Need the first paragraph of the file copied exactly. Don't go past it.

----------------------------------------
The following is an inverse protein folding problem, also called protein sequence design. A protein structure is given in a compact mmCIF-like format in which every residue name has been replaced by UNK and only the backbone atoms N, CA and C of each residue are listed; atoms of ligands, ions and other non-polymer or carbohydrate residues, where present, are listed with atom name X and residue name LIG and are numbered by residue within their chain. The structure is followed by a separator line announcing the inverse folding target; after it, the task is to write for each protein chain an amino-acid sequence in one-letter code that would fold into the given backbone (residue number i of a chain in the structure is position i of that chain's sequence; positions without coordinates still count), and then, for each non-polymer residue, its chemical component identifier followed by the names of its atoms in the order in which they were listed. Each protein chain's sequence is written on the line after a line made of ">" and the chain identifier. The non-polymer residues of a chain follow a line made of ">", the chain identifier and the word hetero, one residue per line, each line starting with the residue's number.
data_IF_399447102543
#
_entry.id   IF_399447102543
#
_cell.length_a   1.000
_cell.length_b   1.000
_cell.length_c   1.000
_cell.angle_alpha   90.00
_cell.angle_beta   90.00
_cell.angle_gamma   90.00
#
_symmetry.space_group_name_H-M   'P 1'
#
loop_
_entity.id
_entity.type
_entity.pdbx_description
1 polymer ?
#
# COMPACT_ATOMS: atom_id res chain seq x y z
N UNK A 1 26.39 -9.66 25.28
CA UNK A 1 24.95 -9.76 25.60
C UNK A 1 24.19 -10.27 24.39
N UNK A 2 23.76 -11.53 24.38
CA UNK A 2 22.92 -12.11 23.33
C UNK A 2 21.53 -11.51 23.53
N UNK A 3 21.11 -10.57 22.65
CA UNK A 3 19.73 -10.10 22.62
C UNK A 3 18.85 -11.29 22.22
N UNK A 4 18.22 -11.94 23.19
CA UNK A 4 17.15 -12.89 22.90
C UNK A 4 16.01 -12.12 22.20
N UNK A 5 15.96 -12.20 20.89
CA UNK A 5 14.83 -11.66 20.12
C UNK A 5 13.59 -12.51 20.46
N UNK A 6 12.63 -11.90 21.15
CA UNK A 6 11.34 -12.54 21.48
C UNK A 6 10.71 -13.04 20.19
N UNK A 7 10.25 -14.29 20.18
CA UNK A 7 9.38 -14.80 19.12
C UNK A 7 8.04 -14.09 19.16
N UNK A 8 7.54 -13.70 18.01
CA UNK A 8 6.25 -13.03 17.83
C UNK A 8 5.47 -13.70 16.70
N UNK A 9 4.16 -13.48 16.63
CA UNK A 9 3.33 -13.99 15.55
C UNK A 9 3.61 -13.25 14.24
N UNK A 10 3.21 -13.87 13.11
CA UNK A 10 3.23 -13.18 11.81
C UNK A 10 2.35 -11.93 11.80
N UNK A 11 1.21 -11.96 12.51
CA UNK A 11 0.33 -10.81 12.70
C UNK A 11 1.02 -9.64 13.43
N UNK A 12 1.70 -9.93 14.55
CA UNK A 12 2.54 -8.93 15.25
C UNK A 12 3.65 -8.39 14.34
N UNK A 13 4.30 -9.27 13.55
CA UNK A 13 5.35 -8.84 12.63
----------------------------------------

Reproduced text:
The following is an inverse protein folding problem, also called protein sequence design. A protein structure is given in a compact mmCIF-like format in which every residue name has been replaced by UNK and only the backbone atoms N, CA and C of each residue are listed; atoms of ligands, ions and other non-polymer or carbohydrate residues, where present, are listed with atom name X and residue name LIG and are numbered by residue within their chain. The structure is followed by a separator line announcing the inverse folding target; after it, the task is to write for each protein chain an amino-acid sequence in one-letter code that would fold into the given backbone (residue number i of a chain in the structure is position i of that chain's sequence; positions without coordinates still count), and then, for each non-polymer residue, its chemical component identifier followed by the names of its atoms in the order in which they were listed. Each protein chain's sequence is written on the line after a line made of ">" and the chain identifier. The non-polymer residues of a chain follow a line made of ">", the chain identifier and the word hetero, one residue per line, each line starting with the residue's number.